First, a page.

Portfolio Reviews, by contrast, are periodic meetings, held perhaps twice per year. They serve as a check on the portfolio, and oversee the gate decisions being made. If the gates are working well, the Portfolio Reviews are largely a rubber stamp.

Note that the portfolio reviewers and the senior gatekeepers are most often the same people within the business. The result of the gating process working in tandem with the Portfolio Reviews is an effective, harmonized Portfolio Management Process (Figure 12).

APPROACH 2: Portfolio Review Dominates

The philosophy of the second approach is that every project must compete against all the others. A single decision on all projects replaces one of the gates in the gating process.

Here, senior management makes Go/Kill and prioritization decisions at the Portfolio Reviews, where all projects are up for auction and are considered on the table together. This Portfolio Review typically occurs four times a year. The gates in the Stage-Gate process serve merely as checks on projects – ensuring that projects remain financially sound and are proceeding on schedule.

The result of this “portfolio review dominates” approach is a more dynamic, constantly changing portfolio of projects. The method may suit faster-paced companies, such as software, IT and electronics firms, but it requires a much stronger commitment by senior management to the decision process, spending the time to look at all projects together and in depth several times a year.

Approach 2 uses many of the same portfolio tools and models described above, but in a different way. The result is a more dynamic portfolio of projects. In this approach, the project enters the portfolio process typically after the first stage (at Gate 2 in Figure 10) when data are available.

The main difference from Approach 1 is, that early in the life of projects, a combined Gate 2 and Portfolio decision meeting takes place. All new Gate 2 projects, together with all projects past Gate 2, are reviewed and prioritized against one another. Every project at Gate 2 and beyond is thus in the auction, and all these projects are ranked against each other. Active projects, well along in their development, can be killed or reprioritized here, and resources are allocated here rather than at gates.

The role of gates in Approach 2 is very different from Approach 1. Successive gates (after Gate 2) are merely check points or review points. They:

  • check that the project is on time, on course and on budget
  • check quality of work done – the quality of deliverables
  • check that the business case and project are still in good shape.

If No, the project could be killed at the gate, recycled to the previous stage, or flagged for the next Portfolio Review/ Gate 2 meeting.

An “All Projects” Gate 2 Meeting

The major decisions, however, occur at the combined Gate 2/Portfolio decision point, which is a more extended, proactive meeting than Portfolio Reviews in Approach 1. And although this is a periodic process, it is almost real-time because this Portfolio/Gate 2 meeting is usually held every three months.

The format of this vital, quarterly Gate 2/Portfolio decision point is typically this: All Gate 2 and beyond projects are “on the table.” The portfolio managers (senior management) first identify the “Must Do” projects – the untouchables. These are projects that are either well along and still good projects, or are strategic imperatives. Then, management votes on and identifies “Won’t Do’s,” which are killed outright.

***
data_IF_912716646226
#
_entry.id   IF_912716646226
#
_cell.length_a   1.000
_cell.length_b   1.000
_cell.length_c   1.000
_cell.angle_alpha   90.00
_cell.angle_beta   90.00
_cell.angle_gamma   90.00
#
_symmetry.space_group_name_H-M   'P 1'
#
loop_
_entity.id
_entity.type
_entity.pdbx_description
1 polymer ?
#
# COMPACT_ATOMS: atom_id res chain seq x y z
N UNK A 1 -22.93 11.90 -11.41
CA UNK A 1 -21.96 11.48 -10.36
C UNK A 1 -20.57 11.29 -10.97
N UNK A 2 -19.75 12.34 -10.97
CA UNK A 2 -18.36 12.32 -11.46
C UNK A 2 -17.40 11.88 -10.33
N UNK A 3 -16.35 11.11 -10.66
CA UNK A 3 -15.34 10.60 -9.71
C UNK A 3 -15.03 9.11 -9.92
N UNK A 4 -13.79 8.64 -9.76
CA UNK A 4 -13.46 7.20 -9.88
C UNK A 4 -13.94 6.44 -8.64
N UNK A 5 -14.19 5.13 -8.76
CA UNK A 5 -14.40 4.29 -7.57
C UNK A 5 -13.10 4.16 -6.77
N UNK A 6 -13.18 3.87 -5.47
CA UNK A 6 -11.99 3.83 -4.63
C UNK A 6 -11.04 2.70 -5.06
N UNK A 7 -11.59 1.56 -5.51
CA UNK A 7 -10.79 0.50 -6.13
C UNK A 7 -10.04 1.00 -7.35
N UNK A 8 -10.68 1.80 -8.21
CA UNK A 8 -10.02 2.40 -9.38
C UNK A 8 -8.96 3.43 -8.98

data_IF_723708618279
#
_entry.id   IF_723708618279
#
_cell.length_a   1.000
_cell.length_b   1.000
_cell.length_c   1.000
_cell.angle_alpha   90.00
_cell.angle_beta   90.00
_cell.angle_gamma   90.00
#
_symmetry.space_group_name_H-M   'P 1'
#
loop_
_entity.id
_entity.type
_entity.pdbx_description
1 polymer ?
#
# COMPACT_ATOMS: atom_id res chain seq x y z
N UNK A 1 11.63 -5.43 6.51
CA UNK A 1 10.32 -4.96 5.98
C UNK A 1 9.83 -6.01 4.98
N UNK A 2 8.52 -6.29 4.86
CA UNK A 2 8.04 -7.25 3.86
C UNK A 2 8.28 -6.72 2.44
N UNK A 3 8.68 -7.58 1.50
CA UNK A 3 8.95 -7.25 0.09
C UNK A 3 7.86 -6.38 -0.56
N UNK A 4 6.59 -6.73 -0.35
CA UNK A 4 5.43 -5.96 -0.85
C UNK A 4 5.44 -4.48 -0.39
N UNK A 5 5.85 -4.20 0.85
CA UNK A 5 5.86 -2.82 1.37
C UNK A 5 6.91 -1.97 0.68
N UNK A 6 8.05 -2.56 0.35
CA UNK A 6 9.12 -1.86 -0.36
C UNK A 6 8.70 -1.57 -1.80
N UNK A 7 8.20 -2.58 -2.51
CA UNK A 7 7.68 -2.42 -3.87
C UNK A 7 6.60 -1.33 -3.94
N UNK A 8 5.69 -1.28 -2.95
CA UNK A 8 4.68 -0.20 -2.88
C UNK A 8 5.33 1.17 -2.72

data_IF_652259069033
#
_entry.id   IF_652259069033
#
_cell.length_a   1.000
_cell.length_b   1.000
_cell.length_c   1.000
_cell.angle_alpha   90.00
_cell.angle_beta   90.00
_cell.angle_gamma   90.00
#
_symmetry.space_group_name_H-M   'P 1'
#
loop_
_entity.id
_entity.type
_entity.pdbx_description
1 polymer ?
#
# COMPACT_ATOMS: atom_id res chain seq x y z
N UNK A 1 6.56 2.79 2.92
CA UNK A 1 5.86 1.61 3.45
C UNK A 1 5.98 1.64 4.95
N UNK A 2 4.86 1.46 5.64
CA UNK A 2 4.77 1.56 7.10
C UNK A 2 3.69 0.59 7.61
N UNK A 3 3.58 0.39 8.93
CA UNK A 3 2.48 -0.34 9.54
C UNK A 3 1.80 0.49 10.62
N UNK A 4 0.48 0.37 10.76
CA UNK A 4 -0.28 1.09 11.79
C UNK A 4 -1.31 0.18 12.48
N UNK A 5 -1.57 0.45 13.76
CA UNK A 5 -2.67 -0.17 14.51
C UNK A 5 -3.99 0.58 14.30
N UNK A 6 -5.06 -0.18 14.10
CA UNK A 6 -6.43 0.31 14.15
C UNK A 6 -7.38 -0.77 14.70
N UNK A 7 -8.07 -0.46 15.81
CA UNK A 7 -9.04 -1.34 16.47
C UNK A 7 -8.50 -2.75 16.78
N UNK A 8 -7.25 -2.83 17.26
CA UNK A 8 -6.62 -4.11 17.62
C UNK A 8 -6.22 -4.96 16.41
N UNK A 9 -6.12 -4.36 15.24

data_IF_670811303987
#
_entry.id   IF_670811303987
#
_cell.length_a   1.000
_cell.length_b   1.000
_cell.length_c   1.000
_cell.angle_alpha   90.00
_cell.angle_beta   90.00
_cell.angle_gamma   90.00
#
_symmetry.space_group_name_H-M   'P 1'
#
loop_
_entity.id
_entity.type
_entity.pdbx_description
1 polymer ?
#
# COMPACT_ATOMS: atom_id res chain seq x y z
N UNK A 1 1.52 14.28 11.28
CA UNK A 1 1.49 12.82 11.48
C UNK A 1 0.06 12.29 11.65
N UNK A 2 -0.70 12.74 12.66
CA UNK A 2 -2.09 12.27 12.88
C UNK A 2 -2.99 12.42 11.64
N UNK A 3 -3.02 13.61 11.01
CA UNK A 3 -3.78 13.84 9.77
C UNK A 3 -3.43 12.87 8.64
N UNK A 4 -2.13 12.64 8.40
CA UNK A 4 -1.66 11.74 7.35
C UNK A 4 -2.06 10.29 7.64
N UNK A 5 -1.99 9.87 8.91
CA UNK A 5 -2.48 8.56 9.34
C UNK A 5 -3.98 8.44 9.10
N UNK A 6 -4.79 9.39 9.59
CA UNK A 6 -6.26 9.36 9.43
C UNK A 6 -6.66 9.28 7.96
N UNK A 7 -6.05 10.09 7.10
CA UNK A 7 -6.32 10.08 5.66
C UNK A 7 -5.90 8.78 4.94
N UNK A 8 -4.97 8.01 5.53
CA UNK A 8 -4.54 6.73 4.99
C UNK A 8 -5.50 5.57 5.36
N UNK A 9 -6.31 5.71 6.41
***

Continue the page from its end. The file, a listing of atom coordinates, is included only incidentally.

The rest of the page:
Next, the projects in the middle are evaluated. There are different methods here:

  • Some firms use the same criteria they use at gate meetings, and in some cases, the most recent gate 0-10 scores; that is, the Project Attractiveness Score from each project’s most recent gate meeting is used to rank-order the projects
  • Other managements re-score the projects right at the Portfolio/Gate 2 meeting (using a shorter list of criteria than the list found in the typical scoring model
  • Forced ranking on criteria is also used. Here management ranks the projects against one another – 1 to N – on each criterion. Again, a handful of major criteria are used, such as those used by Kodak at its Portfolio Review [17]:
    • Strategic fit
    • Product leadership (product advantage
    • Probability of technical success
    • Market attractiveness (growth, margins)
    • Value to the company (profitability based on NPV)

We recommend the forced ranking method because it yields better discrimination than a traditional scoring model, forcing some projects to the top of the list and others to the bottom. One of the weaknesses of a scoring model is that projects tend to score middle-of-the-road – every project scores 60 out of 100. But any of these three methods yields a list of projects, rank- ordered according to objective scores. Projects are ranked until one runs out of resources. This ranked list is the first cut or tentative portfolio.

Following this, it is necessary to check for portfolio balance and strategic alignment: The proposed portfolio is displayed using some of the bubble diagrams, prioritized lists, and pie charts described above (summarized in Figure 13). The purpose here is to visualize the balance of the proposed portfolio and also to check for strategic alignment. If the tentative portfolio is poorly balanced or not strategically aligned, projects are removed from the list and other projects are bumped up. The process is repeated until balance and alignment are achieved.

A Recap: Approach 2

To recap, the Portfolio/Gate 2 decision meeting is where the key decisions are made in Approach 2. The Portfolio Review is really a Gate 2 and Portfolio Review all-in-one, and held about four times a year. It is here that the key Go/Kill decisions are made, and, consequently, is a senior management meeting.

With all projects at or beyond Gate 2 on the table, the meeting:

  • spots Must Do and Won’t Do projects
  • scores (forced ranking) the ones in the middle